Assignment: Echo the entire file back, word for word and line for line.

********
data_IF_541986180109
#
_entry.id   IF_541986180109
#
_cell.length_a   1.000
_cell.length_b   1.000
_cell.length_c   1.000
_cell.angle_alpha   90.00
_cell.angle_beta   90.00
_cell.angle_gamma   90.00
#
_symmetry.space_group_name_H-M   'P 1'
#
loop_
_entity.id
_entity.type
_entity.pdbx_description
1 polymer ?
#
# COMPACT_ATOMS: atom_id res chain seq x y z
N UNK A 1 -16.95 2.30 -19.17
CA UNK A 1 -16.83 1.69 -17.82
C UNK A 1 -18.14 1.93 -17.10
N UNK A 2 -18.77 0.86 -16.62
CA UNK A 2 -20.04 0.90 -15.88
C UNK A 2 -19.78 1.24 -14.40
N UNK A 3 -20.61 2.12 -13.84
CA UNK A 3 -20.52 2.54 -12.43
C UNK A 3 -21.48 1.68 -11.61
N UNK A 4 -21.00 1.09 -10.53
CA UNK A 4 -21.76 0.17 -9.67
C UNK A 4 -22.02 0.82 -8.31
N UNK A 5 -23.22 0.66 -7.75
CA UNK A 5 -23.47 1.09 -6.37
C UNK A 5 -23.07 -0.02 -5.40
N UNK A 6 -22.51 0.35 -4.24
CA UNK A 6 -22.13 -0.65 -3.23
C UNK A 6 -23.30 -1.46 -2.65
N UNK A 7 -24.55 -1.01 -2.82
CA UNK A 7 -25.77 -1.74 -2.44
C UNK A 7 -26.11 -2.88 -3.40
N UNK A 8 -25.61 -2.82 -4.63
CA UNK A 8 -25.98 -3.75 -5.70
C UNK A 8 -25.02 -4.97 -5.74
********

data_IF_541986180109
#
_entry.id   IF_541986180109
#
_cell.length_a   1.000
_cell.length_b   1.000
_cell.length_c   1.000
_cell.angle_alpha   90.00
_cell.angle_beta   90.00
_cell.angle_gamma   90.00
#
_symmetry.space_group_name_H-M   'P 1'
#
loop_
_entity.id
_entity.type
_entity.pdbx_description
1 polymer ?
#
# COMPACT_ATOMS: atom_id res chain seq x y z
N UNK A 1 -16.95 2.30 -19.17
CA UNK A 1 -16.83 1.69 -17.82
C UNK A 1 -18.14 1.93 -17.10
N UNK A 2 -18.77 0.86 -16.62
CA UNK A 2 -20.04 0.90 -15.88
C UNK A 2 -19.78 1.24 -14.40
N UNK A 3 -20.61 2.12 -13.84
CA UNK A 3 -20.52 2.54 -12.43
C UNK A 3 -21.48 1.68 -11.61
N UNK A 4 -21.00 1.09 -10.53
CA UNK A 4 -21.76 0.17 -9.67
C UNK A 4 -22.02 0.82 -8.31
N UNK A 5 -23.22 0.66 -7.75
CA UNK A 5 -23.47 1.09 -6.37
C UNK A 5 -23.07 -0.02 -5.40
N UNK A 6 -22.51 0.35 -4.24
CA UNK A 6 -22.13 -0.65 -3.23
C UNK A 6 -23.30 -1.46 -2.65
N UNK A 7 -24.55 -1.01 -2.82
CA UNK A 7 -25.77 -1.74 -2.44
C UNK A 7 -26.11 -2.88 -3.40
N UNK A 8 -25.61 -2.82 -4.63
CA UNK A 8 -25.98 -3.75 -5.70
C UNK A 8 -25.02 -4.97 -5.74